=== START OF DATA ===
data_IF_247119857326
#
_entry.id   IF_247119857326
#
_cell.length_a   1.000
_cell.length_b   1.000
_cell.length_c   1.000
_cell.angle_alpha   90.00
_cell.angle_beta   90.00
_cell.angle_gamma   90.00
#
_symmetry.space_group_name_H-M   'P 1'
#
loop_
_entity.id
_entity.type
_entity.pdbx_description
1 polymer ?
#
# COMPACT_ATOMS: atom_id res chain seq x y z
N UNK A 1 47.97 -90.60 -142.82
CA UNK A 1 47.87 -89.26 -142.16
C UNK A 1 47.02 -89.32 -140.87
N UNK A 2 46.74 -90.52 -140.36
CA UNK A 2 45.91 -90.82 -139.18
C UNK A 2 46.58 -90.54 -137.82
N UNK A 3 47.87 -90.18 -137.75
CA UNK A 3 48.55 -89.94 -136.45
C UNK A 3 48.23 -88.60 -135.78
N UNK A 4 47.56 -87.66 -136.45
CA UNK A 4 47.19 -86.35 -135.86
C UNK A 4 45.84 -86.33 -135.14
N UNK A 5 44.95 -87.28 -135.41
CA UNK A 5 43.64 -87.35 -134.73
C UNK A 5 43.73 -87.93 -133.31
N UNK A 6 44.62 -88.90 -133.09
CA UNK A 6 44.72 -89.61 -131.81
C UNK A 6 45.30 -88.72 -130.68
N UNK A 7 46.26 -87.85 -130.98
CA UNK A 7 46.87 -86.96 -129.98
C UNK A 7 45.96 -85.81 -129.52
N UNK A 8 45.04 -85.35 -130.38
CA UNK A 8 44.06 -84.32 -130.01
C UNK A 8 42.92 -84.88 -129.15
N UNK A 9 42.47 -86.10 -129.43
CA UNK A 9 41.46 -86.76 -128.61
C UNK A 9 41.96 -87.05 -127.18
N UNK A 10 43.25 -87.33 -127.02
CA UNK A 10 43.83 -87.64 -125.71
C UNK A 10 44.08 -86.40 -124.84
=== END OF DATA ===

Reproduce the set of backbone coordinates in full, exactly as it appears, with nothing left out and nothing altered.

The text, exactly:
data_IF_247119857326
#
_entry.id   IF_247119857326
#
_cell.length_a   1.000
_cell.length_b   1.000
_cell.length_c   1.000
_cell.angle_alpha   90.00
_cell.angle_beta   90.00
_cell.angle_gamma   90.00
#
_symmetry.space_group_name_H-M   'P 1'
#
loop_
_entity.id
_entity.type
_entity.pdbx_description
1 polymer ?
#
# COMPACT_ATOMS: atom_id res chain seq x y z
N UNK A 1 47.97 -90.60 -142.82
CA UNK A 1 47.87 -89.26 -142.16
C UNK A 1 47.02 -89.32 -140.87
N UNK A 2 46.74 -90.52 -140.36
CA UNK A 2 45.91 -90.82 -139.18
C UNK A 2 46.58 -90.54 -137.82
N UNK A 3 47.87 -90.18 -137.75
CA UNK A 3 48.55 -89.94 -136.45
C UNK A 3 48.23 -88.60 -135.78
N UNK A 4 47.56 -87.66 -136.45
CA UNK A 4 47.19 -86.35 -135.86
C UNK A 4 45.84 -86.33 -135.14
N UNK A 5 44.95 -87.28 -135.41
CA UNK A 5 43.64 -87.35 -134.73
C UNK A 5 43.73 -87.93 -133.31
N UNK A 6 44.62 -88.90 -133.09
CA UNK A 6 44.72 -89.61 -131.81
C UNK A 6 45.30 -88.72 -130.68
N UNK A 7 46.26 -87.85 -130.98
CA UNK A 7 46.87 -86.96 -129.98
C UNK A 7 45.96 -85.81 -129.52
N UNK A 8 45.04 -85.35 -130.38
CA UNK A 8 44.06 -84.32 -130.01
C UNK A 8 42.92 -84.88 -129.15
N UNK A 9 42.47 -86.10 -129.43
CA UNK A 9 41.46 -86.76 -128.61
C UNK A 9 41.96 -87.05 -127.18
N UNK A 10 43.25 -87.33 -127.02
CA UNK A 10 43.83 -87.64 -125.71
C UNK A 10 44.08 -86.40 -124.84